Bullying at work is a nasty phenomenon that has become more common. Its prevalence is a further aspect of hard economic times. To understand bullying at work, you can listen to the “human resources” experts or read academic papers. But best of all would be to study the incredible mea culpa published by the troubled Care Quality Commission (CQC) a few days ago. Here are some of the things that the Commission’s independent review into bullying within the organisation was told.
“She started the meeting by saying, ‘Do you think this is the right place for you?’. I was completely shocked”. Another staff member told the enquiry: “In the team meeting she shouted at the top of her voice, ‘You never, ever leave anything’.” In a further case, the reviewers heard: “My manager shouted at me, right in my face, in front of the team. After the meeting she apologised. I was off sick for six weeks”.
Here are three more examples. “I did the right thing and decided to discuss it with her. I said, ‘I think that you have been bullying me and I can’t work in this team’. She said, ‘Oh, when are you going then?’ As usual none of this ever gets written up – it’s her word against mine.” In another case: “She emailed all team members, ‘Can you help X plan her diary as she doesn’t seem to be doing enough work’.” Finally there was this one: “In front of the team he suggested I went to the gym or bought a bike so I could lose weight. I was deeply shocked and humiliated.”
While reading these examples, which come from a long list, I suddenly noticed an unexpected feature. A majority of the bosses quoted as handing out reprimands, using sarcastic language and firing off insults at their staff, were women. When men behave in this way, they are derided as being “macho”. But when women do it? In fact this aspect of bullying at work, that it is not a specifically masculine thing, points to a more general explanation: it is a symptom of instability within the organisation.
One researcher argues that the more staff have experienced periods of significant change in which they “lose” colleagues, the greater impact there is upon their morale and their motivation. The Care Quality Commission review quotes Professor Frans Cilliers’s view that bullying often surfaces in organisations during periods of significant change and transformation in which there are high levels of performance anxiety. The bullying behaviour is a manifestation of collective anxiety. And in these circumstances, some weak managers, finding themselves faced with situations for which nothing in their training or experience has prepared them, can find only one response, which to start shouting at their staff.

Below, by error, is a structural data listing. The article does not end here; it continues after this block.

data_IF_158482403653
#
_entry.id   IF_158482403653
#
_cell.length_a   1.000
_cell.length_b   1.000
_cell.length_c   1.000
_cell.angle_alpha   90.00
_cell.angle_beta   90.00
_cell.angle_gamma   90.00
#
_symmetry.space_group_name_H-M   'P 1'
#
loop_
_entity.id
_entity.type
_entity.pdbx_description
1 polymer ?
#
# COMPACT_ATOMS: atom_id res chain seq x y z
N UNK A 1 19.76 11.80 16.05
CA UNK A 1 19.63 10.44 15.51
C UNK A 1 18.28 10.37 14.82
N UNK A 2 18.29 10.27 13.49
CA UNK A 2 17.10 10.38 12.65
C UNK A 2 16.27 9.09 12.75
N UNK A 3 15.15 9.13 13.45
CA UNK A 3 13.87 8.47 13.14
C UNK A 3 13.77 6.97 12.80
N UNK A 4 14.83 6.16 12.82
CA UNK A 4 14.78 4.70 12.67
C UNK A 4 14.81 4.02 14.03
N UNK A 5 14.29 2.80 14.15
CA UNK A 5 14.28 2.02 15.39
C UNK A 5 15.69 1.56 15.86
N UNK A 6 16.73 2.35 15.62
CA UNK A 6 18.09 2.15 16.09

Now anybody who works for the Care Quality Commission, especially those whose career stretches back to its predecessors, can be forgiven for feeling anxious. Three bodies were brought together into a single organisation in 2008. Or to put it more realistically, three different cultures were forcibly merged. Then came austerity, which meant that vacancies had to be left unfilled. Furthermore, over the last three years the Care Quality Commission has restructured a number of times and has made major changes in its remit and scope of operations.
Now put yourself into the shoes of the staff as all this is done to them. They have lost colleagues as a result of a redundancy. They have been moved from the inspection teams with which they were familiar to new ones organised on different lines. Some have been asked to work from home rather than from the office – nice at first, but isolating in practice.
They have had to register and inspect dentists for the first time. They have found that some of their new colleagues have different qualifications from the usual ones. In addition, they have found themselves working for new managers who have been set different targets than before. Then on top of all this, the organisation itself has been heavily criticised and its top team more or less run out of town to be replaced by new leaders. It is not surprising that some staff have developed a “survivor” mentality and become fearful. So while some claims of being subjected to bullying will be well founded, others will be essentially defence mechanisms. As one manager told the review teams, “It is really difficult to manage poor performers without them taking out a grievance”.
None of the changes described above are bad in themselves. Many organisations have had to lose staff, reorganise themselves, take on new work and bring in new executives. In these days of austerity, all that is relatively normal. But during such testing times, what counts above all is, naturally, leadership.
In his book The Leader’s Code, Donovan Campbell writes something surprising coming from a former captain in the US Marine Corps who served in Iraq. He observes that the best and most effective leaders are those who practice kindness regularly and intentionally. Over time they produce the best and most effective teams. Properly used, it does not appear weak, undisciplined or unfair. I add that if that works under fire in Iraq, it would certainly be effective in the average British organisation that finds itself in a period of turmoil. There wouldn’t be any complaints of bullying.
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